Facebook Likes and Personality Prediction: An Untapped Source for Further Hyperpersonalization?
The predictive power of Facebook knows you down to your personality. This is probably no surprise to us BIM students – the information density we share on Facebook surely provides enough data for Facebook to be able to predict who we are. However, what if your personality could be predicted simply through your Facebook ‘Likes’?
In a study published in PNAS in January 2015, Scientists from Cambridge University built a predictive online application to prove that computers can more accurately judge peoples personality based on their digital footprints (in this case Facebook Likes). Solely through analyzing ones Facebook Likes, the applications algorithm could immediately estimate their education and relationship status as well as present an intelligent guess about their gender, intelligence, politics, religion, life satisfaction and sexual orientation and preferences. Most interestingly, the application could also estimate ones ‘Big Five’ personality traits (openness, conscientiousness, extraversion, agreeableness and neuroticism).
The results: the algorithm of the application could more accurately predict the participants personality than a colleague through just 10 Likes; better than a friend or roommate through 70 Likes, better than a family member with 150 Likes, and a partner with 300 Likes.
The study emphasized that the results could be used by police to monitor potential criminals on social media – even before they commit a crime. However, I am a businesswoman, and though the findings are extremely valuable for societal welfare, I believe these findings on personality prediction could also have HUGE commercial potential. Countless studies have shown relationships between consumers personalities and their shopping and search behaviors. If firms are able to quickly complete estimated, yet accurate, personality descriptions of their clients through simple metrics such as Facebook Likes, this further understanding can be leveraged to predict their clients behavior and cater their unique needs.
With firms being able to collect and process data at an ever higher speed, the doors have opened up for firms not to only understand their customers on a demographic level- but also a personal one – known as hyperpersonalization. Today firms with the correct data collecting infrastructures, are able to offer their clients personalized and targeted products, services and content. This usually involve delving into rich datasets about their consumers attributes and behavior. Firms can then use this data to reach out to the right buyers at the right moment with the right product. Indeed, hyperpersonalization is highly profitable. A research report published by VentureBeat showed the impressive results of reaching out to customers as unique individuals. For example, simply by offering personalized web content, one firm increased page views on their site by 300% and another firm saw their conversion rates boost by 219%.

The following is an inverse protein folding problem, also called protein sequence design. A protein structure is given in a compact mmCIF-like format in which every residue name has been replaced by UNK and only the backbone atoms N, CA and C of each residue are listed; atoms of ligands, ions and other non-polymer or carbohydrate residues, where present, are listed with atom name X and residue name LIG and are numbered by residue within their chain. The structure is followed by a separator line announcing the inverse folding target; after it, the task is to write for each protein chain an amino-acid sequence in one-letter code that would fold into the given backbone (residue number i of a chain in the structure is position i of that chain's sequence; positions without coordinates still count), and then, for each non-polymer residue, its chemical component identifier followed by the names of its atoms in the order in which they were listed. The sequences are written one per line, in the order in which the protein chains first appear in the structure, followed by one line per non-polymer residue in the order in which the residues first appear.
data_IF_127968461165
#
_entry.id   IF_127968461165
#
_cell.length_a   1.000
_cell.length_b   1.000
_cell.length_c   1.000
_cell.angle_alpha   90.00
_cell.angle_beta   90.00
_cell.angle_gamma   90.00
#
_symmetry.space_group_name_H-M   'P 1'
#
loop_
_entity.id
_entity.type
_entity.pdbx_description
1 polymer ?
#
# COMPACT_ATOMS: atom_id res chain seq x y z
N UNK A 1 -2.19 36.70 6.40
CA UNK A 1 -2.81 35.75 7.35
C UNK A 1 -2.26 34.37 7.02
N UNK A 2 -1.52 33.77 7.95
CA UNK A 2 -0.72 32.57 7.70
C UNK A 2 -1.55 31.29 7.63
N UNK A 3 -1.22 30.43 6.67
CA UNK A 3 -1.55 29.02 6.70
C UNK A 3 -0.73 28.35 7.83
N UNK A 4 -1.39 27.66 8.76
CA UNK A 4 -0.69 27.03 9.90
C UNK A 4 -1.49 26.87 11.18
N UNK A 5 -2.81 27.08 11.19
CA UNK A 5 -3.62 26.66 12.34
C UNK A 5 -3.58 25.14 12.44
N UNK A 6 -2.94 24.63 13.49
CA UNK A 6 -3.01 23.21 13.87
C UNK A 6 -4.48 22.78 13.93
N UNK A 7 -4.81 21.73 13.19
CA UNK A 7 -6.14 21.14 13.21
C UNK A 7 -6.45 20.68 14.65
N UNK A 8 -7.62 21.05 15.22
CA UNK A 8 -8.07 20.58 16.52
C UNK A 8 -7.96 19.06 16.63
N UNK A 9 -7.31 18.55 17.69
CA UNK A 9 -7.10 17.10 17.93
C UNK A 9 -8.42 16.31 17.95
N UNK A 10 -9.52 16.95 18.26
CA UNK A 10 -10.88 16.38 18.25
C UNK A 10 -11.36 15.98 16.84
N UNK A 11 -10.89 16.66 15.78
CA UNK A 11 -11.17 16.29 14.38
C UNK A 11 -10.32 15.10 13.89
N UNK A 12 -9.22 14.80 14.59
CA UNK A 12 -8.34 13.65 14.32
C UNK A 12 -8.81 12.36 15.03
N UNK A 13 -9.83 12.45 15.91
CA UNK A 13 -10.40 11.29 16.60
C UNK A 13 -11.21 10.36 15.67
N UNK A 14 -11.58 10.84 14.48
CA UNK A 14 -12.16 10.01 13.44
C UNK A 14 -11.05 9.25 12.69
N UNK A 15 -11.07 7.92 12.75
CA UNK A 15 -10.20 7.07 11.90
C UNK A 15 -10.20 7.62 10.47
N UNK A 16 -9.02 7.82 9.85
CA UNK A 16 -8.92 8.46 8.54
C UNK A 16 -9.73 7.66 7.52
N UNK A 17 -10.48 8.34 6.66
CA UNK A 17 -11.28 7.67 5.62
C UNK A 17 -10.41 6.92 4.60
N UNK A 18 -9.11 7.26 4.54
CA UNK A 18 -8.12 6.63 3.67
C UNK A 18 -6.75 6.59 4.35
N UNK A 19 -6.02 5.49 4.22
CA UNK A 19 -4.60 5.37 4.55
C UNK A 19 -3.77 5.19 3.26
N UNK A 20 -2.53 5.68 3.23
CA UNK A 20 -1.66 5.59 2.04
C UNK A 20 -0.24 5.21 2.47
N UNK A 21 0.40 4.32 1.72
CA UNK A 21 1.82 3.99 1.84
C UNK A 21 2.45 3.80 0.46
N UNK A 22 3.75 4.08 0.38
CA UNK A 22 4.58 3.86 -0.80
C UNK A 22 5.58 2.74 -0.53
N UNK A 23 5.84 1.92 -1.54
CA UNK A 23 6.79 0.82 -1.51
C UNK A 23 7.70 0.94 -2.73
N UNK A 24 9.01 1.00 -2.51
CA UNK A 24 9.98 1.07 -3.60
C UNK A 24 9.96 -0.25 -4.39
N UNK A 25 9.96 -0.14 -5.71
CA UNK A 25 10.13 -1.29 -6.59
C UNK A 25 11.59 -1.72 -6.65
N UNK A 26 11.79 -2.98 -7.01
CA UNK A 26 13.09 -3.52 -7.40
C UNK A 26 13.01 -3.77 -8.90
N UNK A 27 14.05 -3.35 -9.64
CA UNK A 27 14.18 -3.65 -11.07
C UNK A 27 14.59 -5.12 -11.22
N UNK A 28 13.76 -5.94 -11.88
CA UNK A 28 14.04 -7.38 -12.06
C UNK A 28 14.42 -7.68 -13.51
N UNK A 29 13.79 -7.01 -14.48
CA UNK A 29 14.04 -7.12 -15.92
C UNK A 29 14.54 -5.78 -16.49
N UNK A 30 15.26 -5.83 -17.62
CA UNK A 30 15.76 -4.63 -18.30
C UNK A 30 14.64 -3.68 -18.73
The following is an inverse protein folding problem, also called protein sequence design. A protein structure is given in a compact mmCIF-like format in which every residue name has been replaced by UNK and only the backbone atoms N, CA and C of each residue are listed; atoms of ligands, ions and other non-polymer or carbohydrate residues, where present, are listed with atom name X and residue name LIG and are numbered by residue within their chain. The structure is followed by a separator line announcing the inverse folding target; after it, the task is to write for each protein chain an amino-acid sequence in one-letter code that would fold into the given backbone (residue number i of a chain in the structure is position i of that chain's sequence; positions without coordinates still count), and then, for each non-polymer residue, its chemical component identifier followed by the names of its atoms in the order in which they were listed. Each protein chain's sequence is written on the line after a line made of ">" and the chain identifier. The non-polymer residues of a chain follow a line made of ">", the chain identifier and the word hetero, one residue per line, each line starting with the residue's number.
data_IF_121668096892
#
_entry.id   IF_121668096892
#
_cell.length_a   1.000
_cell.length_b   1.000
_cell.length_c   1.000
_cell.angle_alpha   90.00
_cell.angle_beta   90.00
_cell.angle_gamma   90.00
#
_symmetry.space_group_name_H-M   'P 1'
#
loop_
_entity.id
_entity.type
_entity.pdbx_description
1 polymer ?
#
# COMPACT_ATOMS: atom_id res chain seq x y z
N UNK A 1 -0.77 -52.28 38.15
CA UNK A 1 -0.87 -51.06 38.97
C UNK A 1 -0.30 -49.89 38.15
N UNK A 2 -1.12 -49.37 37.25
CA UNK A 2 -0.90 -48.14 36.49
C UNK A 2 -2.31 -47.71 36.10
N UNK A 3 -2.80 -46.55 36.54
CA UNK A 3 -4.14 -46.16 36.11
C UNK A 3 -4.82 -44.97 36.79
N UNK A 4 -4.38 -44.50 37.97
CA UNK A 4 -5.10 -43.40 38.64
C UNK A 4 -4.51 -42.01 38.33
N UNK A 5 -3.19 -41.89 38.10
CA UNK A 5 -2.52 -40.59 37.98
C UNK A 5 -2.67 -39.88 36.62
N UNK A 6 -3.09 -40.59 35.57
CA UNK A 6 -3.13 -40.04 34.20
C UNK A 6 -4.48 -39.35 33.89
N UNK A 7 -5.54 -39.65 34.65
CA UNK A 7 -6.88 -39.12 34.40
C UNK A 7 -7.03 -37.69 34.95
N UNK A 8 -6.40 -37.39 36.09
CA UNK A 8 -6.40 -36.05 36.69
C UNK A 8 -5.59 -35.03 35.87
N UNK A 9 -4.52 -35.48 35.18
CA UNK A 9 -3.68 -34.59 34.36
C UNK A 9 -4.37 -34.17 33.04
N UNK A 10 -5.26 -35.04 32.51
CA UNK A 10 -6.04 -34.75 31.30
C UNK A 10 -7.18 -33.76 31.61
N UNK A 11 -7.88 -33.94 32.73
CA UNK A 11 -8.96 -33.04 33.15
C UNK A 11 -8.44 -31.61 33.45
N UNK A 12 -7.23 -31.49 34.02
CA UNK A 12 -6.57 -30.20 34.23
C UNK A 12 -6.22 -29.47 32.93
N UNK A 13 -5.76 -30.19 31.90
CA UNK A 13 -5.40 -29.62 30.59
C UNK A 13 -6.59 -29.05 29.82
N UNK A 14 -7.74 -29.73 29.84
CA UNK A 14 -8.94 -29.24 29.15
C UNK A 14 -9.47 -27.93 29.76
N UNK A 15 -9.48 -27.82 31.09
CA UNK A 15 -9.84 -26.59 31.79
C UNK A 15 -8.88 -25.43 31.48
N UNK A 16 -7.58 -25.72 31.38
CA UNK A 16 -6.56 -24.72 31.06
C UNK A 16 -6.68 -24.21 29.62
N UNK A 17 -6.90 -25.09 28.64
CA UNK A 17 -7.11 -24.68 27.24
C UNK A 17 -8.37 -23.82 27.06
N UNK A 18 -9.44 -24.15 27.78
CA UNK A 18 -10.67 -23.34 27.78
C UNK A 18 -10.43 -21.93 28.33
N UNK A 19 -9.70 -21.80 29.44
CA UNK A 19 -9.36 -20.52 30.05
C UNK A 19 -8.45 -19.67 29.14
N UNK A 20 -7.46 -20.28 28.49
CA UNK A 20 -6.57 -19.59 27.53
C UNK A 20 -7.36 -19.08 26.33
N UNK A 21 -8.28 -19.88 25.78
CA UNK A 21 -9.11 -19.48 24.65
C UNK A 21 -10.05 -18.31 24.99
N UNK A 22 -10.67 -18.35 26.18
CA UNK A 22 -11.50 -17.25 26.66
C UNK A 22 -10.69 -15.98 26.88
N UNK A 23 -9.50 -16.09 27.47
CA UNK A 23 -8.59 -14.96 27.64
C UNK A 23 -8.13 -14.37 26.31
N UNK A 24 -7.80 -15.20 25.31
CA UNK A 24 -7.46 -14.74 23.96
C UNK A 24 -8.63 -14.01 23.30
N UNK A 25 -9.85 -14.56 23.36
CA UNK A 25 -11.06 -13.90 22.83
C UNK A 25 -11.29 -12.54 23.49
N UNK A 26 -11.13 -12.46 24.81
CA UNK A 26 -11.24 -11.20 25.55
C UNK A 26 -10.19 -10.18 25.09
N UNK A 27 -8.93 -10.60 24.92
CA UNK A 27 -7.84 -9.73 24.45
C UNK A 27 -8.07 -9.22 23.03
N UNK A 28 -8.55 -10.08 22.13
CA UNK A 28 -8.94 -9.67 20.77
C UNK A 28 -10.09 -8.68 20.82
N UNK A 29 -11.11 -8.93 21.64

Inspired by this new insight about the ease at which algorithms can predict personality, I believe it may not be long before firms will also be able to predict their customers personality – allowing further hyperpersonalization. Indeed, so many brands have access to our Facebook accounts today, this is easy data to collect. Moreover, this understanding may not only be able to allow firms to further predict customer preferences, but also how and where they may want their preferences to be presented to them. For example, a study by Chen and Lee (2008) found that consumers with higher levels of agreeableness and conscientiousness were more focused with fulfilling utilitarian needs when online shopping whereas consumers with higher levels of emotional stability, openness, and extroversion, were driven more by the experiential and hedonistic values. In marketing, this could be practically translated to separate marketing campaigns to different personality types – one campaign emphasizing their products utilitarian aspects and another the hedonic features. The possibilities are limitless!
It will not surprise me if big firms are already onto this and offering us personalized unique product, service and content propositions based on our personalities right beneath our noses. I have researched this online and have not been able to find any articles saying that analytics teams are also taking personality into account. Maybe some of you know?
Interested in finding out your predicted personality? You can take the predictive test and find our through Apply Magic Source test (the same used in the Cambridge study) to find out your predicted personality based on your Facebook likes here.
Youyou, W., Kosinski, M., & Stillwell, D. (2015). Computer-based personality judgments are more accurate than those made by humans. Proceedings of the National Academy of Sciences, 112(4), 1036-1040.
Chen, S. H., & Lee, K. P. (2008). The role of personality traits and perceived values in persuasion: An elaboration likelihood model perspective on online shopping. Social Behavior and Personality: an international journal, 36(10), 1379-1399.
T.G. Stacey, SID: 441696ts